The terms assigning and subleasing are often used in a commercial leasing context, to refer to when a tenant transfers their rights under a commercial lease to another party. 

Assigning a Lease

A tenant may want to sell their business or move to other premises, but if their lease has not come up for expiry yet, they will not be able to terminate it.  Instead, they might need to assign their lease to the party who buys the business, or to a new tenant.

Landlord’s consent

Assigning a lease requires the landlord’s written consent.  A landlord is likely to want to know (and is entitled to know) all about the new tenant including their financial situation, the nature of their business, and conduct reference checks. 

Although they can conduct thorough due diligence on a prospective tenant, the landlord cannot unreasonably withhold their consent, nor can they ask for any extra payment in order to give their consent.  To formalise the assignment, a written Deed of Assignment of Lease needs to be completed and signed by all parties including the landlord. 

Original tenant’s liability

On a day-to-day basis the new tenant takes on all of the lease obligations.  However, the original tenant (and any guarantors to the lease) will remain liable under the terms of the lease until such time as it is terminated, varied, or renewed beyond the original renewal rights. This means that should the new tenant fail to meet any of their obligations (for example if they get behind in their rent payments), the landlord could come after the original tenant and/or their guarantors.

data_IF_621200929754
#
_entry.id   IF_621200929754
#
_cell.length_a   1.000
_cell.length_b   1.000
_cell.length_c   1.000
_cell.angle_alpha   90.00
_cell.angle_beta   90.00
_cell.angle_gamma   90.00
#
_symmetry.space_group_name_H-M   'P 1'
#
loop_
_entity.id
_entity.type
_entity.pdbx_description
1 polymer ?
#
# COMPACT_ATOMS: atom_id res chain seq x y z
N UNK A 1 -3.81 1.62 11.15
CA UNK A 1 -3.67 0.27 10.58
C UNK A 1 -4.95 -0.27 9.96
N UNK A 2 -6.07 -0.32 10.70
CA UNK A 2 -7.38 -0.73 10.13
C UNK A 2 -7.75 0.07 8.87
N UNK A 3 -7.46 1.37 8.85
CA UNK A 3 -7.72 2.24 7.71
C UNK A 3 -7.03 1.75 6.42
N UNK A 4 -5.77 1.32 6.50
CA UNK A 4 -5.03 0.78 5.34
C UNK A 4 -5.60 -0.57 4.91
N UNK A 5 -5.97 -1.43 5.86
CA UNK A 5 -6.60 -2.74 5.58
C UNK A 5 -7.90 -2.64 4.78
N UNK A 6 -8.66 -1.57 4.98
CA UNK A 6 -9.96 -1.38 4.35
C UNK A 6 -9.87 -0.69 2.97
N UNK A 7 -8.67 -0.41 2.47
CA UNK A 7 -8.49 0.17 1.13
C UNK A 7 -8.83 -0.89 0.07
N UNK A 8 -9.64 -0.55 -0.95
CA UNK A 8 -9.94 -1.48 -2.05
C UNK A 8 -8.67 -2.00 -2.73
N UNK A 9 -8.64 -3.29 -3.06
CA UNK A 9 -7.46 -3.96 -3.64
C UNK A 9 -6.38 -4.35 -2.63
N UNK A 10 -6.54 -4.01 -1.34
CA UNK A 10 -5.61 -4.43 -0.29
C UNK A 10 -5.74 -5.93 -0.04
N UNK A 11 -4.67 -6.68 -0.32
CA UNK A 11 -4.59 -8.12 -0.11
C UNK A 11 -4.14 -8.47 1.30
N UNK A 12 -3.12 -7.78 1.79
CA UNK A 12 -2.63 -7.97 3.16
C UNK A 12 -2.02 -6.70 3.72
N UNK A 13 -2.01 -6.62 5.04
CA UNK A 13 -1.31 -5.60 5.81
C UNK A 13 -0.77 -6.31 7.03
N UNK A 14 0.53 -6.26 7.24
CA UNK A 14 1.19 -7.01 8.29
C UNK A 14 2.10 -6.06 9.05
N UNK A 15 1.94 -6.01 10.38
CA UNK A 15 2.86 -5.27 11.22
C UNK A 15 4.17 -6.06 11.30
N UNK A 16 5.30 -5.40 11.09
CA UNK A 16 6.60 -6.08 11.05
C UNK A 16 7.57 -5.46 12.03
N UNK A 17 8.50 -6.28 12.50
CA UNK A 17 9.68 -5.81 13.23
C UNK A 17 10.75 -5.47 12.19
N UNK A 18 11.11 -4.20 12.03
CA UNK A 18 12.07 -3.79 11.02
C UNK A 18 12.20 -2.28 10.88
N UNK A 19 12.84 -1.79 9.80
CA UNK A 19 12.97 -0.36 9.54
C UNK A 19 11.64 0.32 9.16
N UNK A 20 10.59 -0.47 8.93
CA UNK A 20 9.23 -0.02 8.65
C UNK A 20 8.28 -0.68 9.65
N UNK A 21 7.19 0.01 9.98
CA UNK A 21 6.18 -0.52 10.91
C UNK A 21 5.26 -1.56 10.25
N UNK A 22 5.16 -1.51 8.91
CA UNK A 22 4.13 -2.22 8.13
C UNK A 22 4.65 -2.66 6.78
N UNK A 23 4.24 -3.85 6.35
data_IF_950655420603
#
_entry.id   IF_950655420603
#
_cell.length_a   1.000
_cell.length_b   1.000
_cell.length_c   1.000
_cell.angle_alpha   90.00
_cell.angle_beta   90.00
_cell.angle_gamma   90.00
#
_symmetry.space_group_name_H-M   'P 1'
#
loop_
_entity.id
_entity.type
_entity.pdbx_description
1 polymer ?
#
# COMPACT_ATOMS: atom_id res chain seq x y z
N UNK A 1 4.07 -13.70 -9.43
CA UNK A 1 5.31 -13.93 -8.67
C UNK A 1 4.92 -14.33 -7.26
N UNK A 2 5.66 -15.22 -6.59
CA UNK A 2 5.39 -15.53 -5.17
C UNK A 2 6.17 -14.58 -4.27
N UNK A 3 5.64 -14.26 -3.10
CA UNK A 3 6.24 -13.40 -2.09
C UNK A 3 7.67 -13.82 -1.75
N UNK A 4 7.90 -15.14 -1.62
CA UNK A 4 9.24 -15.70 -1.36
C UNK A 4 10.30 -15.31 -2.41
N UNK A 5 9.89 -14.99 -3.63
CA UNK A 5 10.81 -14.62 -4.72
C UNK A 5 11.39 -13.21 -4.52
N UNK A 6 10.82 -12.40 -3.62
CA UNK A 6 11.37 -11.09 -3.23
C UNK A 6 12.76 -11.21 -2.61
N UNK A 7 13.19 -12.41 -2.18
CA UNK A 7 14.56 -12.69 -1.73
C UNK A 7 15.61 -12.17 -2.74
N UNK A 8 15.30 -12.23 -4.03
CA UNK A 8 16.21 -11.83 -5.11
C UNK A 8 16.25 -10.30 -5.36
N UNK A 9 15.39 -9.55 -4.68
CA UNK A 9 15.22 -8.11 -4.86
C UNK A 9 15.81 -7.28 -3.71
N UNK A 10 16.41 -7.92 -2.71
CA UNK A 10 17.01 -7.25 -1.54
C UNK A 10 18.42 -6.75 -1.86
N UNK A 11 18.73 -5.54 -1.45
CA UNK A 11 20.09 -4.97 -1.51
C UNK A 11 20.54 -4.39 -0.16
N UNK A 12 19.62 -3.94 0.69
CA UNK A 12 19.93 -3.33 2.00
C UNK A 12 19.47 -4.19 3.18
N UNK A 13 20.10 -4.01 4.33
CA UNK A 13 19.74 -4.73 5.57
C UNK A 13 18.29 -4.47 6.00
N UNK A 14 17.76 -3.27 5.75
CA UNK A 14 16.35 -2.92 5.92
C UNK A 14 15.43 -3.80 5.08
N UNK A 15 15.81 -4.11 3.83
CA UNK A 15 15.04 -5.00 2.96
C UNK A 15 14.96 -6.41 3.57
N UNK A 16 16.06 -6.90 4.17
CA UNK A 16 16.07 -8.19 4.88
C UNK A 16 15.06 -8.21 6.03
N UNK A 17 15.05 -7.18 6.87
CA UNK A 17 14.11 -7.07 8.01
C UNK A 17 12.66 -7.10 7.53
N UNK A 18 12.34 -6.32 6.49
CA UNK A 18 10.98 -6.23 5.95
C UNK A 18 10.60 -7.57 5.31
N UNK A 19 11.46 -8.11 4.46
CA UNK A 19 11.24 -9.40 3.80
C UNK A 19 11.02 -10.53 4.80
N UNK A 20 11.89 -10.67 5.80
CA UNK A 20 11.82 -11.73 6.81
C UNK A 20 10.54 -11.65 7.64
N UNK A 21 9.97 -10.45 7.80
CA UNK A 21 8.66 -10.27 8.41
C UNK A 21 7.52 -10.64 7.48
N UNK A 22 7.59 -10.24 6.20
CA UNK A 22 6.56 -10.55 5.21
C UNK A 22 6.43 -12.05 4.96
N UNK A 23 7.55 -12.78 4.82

A sublease differs from an assignment of lease in that the original tenant (the “head tenant”) continues to be responsible for all of the lease obligations, but a subtenant is occupying the premises and paying a contribution towards the rent. 

Subleasing is common where a head tenant is not using all of their leased premises, and wants to make some additional money by subleasing a portion of the leased premises to a third party without giving up their own lease (the “head lease”) altogether.  By way of a Deed of Sublease, a subtenant agrees to pay rent for part of the premises, often a specific portion of a total area marked out on a floor plan, directly to the head tenant.

Landlord’s consent

A head lease will often specify that the landlord’s consent to a sublease is needed.  If the subtenant is going to use the premises for a business use that differs from the head tenant’s as recorded in the head lease, then that new use must be disclosed to the landlord as part of obtaining their consent, and recorded in the Deed of Sublease as a variation of the head lease terms.

Head tenant’s liability

The head tenant remains liable to the landlord for the entire premises, even if a portion of that has been subleased.

The subtenant must comply with the terms of the head lease as well as their own sublease arrangement, so it is essential that they receive a copy of the head lease at the outset.  A subtenant should not sign a subleasing agreement without having reviewed the head lease first, otherwise they may find themselves with obligations they cannot fulfill.

Alan Knowsley